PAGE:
Jake and I were able to make the first step towards extending the Morse complex for such functions. Namely, we endow the stable set of a degenerate critical point with a natural stratification generalizing the concept of the stable manifold.

We are now working on the next step, which is to develop a gluing theory for the situation at hand, and then defining the chain complex and boundary operator. Finally, we will have to show that the homology of the chain complex so obtained equals the singular homology of the manifold.

FJRW theory was developed recently by Fan, Jarvis and Ruan (obviously, the "W" stands for Witten), and is conjecturally dual to Gromov-Witten theory, i.e., the A-model for the Calabi-Yau theory (Moreover, this duality interacts with mirror symmetry.). This is a rapidly growing field with many fascinating directions, and I refer the reader to the original papers by Fan, Jarvis and Ruan: [1], [2].

As you probably imagined, the problem lies in the degeneration of the singularity (of the potential energy) involved in the Landau-Ginzburg theory.

At the moment, in order to define the virtual fundamental class (and hence the associated cohomological field theory, from which one extracts the invariants
of FJRW theory), one needs to use a Morse deformation of the degenerate singularity. However, there's a bright side to the story: the singularity is semiquasihomogeneous.
Hence, if we successfully construct a Morse-Witten complex for such functions, we will be able to construct the virtual fundamental class without need of a deformation.

This is important for several reasons: First, a Morse-deformation bifurcates a degenerate singularity into possibly many non-degenerate ones, which makes
computations practically impossible unless special conditions are satisfied (e.g., contributions from solutions to the W-spin equation are trivial). Furthermore, a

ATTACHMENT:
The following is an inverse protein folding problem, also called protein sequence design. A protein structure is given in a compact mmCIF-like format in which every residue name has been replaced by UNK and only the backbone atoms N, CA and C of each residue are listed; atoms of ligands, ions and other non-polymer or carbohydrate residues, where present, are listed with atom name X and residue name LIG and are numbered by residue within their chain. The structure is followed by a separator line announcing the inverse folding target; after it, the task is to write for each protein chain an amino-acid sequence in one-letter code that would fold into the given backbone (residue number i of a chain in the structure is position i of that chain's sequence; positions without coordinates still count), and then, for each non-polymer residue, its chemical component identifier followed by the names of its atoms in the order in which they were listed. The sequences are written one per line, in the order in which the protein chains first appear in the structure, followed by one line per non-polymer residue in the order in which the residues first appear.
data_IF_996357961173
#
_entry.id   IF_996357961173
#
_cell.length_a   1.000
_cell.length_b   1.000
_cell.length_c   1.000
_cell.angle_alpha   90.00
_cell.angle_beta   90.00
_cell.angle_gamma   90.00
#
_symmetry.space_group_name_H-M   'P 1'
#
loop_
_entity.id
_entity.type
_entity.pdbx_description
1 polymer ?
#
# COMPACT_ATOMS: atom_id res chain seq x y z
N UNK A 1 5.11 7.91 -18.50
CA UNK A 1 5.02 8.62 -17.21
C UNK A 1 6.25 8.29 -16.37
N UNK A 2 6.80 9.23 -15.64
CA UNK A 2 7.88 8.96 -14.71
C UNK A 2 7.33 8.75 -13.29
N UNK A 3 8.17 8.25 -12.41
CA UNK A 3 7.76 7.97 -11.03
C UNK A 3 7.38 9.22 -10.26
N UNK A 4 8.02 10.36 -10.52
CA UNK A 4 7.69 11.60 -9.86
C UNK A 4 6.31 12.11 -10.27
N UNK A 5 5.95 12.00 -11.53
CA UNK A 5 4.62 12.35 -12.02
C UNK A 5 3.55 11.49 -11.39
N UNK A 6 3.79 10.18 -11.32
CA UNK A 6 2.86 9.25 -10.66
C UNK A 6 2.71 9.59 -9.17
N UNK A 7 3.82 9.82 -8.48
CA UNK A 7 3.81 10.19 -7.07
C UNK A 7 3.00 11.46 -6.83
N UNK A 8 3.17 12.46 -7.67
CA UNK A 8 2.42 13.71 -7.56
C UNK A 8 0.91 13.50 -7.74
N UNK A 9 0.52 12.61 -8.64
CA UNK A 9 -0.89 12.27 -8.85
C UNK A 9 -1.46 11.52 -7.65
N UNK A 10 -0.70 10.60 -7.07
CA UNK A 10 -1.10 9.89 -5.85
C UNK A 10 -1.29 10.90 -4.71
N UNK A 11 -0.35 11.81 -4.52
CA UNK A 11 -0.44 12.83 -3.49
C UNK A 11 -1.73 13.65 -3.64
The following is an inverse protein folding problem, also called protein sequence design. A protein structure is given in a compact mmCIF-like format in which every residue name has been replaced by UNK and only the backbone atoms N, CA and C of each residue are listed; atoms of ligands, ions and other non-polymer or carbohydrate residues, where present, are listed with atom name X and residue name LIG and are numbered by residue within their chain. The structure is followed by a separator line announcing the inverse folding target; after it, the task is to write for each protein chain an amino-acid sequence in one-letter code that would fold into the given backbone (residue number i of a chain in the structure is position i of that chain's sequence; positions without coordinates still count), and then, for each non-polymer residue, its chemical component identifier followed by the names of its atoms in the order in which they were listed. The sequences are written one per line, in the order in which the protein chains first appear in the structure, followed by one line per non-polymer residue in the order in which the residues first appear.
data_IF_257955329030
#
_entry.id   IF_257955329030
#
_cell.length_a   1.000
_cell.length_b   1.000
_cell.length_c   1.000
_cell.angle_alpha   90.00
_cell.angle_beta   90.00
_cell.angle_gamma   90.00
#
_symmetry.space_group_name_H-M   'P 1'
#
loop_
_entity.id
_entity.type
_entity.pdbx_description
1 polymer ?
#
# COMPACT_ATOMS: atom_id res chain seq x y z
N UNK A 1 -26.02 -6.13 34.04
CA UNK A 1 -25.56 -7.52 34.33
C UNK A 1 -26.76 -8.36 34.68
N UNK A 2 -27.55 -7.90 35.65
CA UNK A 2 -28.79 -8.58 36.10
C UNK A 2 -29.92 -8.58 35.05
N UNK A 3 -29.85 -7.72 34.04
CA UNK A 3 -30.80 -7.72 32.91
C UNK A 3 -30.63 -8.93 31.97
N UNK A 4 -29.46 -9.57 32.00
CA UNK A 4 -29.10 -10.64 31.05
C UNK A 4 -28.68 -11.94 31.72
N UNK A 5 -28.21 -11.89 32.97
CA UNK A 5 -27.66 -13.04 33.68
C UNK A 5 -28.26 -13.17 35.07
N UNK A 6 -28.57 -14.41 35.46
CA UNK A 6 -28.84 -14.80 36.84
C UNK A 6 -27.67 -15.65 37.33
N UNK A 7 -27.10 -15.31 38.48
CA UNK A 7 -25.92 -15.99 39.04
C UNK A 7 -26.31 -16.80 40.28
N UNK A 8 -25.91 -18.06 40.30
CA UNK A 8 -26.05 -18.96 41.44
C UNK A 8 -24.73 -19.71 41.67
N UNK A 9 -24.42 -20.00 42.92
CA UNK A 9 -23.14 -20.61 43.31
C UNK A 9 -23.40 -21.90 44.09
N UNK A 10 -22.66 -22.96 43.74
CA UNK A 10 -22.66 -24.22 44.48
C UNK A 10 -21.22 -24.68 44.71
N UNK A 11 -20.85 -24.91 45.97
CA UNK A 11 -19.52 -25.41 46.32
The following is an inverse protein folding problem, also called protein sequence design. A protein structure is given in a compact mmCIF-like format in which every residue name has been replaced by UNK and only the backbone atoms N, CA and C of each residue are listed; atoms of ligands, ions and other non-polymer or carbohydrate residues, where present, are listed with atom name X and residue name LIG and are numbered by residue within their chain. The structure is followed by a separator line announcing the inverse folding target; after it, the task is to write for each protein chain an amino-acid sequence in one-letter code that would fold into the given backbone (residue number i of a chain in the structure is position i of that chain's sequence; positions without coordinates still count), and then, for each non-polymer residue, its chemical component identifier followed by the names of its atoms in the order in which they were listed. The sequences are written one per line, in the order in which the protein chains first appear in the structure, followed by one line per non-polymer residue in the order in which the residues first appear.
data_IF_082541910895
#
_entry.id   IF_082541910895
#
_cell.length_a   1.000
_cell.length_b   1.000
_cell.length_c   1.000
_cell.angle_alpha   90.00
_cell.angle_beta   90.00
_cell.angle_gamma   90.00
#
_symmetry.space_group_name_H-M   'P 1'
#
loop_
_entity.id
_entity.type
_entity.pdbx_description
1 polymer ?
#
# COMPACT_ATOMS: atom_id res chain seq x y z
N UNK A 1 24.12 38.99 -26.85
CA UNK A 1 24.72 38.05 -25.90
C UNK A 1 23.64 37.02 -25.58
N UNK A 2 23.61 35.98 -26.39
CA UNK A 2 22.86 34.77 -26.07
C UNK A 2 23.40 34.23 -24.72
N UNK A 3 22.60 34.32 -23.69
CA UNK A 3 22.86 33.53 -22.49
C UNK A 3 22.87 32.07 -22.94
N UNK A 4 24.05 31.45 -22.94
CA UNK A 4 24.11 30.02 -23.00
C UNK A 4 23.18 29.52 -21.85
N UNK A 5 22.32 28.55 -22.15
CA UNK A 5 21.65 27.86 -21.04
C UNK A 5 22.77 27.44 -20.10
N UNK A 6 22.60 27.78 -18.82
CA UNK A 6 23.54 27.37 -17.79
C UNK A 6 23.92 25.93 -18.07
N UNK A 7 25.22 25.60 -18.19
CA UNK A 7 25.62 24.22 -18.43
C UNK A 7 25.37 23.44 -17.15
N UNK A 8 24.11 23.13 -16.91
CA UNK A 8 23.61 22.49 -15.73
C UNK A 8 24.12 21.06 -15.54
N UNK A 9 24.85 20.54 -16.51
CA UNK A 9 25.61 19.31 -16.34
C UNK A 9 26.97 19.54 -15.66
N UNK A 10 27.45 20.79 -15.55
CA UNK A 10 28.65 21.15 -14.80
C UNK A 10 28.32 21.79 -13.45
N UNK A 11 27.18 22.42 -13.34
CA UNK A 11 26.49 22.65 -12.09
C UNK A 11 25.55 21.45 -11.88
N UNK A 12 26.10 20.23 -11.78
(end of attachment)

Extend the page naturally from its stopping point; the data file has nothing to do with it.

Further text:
Morsification cannot always be done equivariantly, while in many cases (the orbifold case) it is important to be able to preserve the action of a finite group
of diffeomorphisms.

I enjoy teaching and find it very important to try and explain the nuances and formalism to students on the one hand, while unravelling definitions and technicalities
to see the ideas on the other hand.

I have had the pleasure of TA-ing unfortunate students in the following courses:

- Spring 2014: Linear Algebra (2).
- Fall 2015: Mathematical Methods (1).
- Spring 2015: Mathematical Methods (2).
- Fall 2016: Advanced Infinitesimal Calculus (1).
- Spring 2016: Introduction to Topology.

Picture taken by Konstantin Golubev, the first of his name.

Together with Tsachik Gelander from the Weizmann Institute of Science, I am writing a book on the subject of lattices in locally compact groups.

This is an ongoing long term project, so please do not expect frequent updates or rapid progress.

A draft of the first two chapters will be available here soon. The aim of these chapters is to introduce the reader to the basic ideas and results in the theory:

**Chapter 1: Basic Definitions and results**- Space of closed subgroups
- The Chabauty topology.
- The space of closed subgroups.

- Measures on homogeneous spaces
- Invariant measures on groups.
- Invariant measures on quotients.
- Cofinite and cocompact subgroups.

- Space of closed subgroups
**Chapter 2: Lattices — a first encounter**- Definition.
- Basic properties of lattices
- Intersection of a lattice with other subgroups.
- Lattices inside the space of closed subgroups.
- Fixed point properties of lattices vs. the ambient group.

- The inclusion of $\text{SL}(n,\mathbb{Z})$ in $\text{SL}(n,\mathbb{R})$
- A simple group with no lattices
- Settings.
- Some notations.
- The proof of the proposition.

In the next chapter we delve into the reach theory of lattices in solvable and nilpotent Lie groups, so stay tuned!

Together with Sara Tukachinsky, and with the encouragement of Jake, we translate geometric terms to Hebrew, with the hope that soon discussions on geometry in Israel will be in Hebrew, without having to suddenly use English terms.

We will be delighted to hear any suggestions and ideas, as well as terms in need of translation. Please feel free to email me.

For the most updated version of the dictionary, click here.

Please note the hyper-links in the dictionary! Woo-hoo!☺

בעידודו של יעקב, שרה טוקצ'ינסקי ואני שוקדים על כתיבת מילון עברי למונחי הגאומטריה. זאת, מתוך תקווה כי המילון יסייע לקיומו של שיח עברי פורה ושוטף בגאומטריה. על אחת כמה וכמה, אנו מקווים כי מילון זה יקל על לימוד גאומטריה (ומתמטיקה ככלל) בשפה העברית.

אנו נשמח לכל הארה והצעה, ונגיל על כל בקשה לתרגומו של מונח הזקוק לתרגום. אנא הרגישו חופשיים לשלוח לי דוא"ל בנושא.

הגרסה העדכנית של המילון זמינה
בקישור זה.

נפנה את תשומת לבכם לקישורים השלובים במילון עצמו. היאח!
☺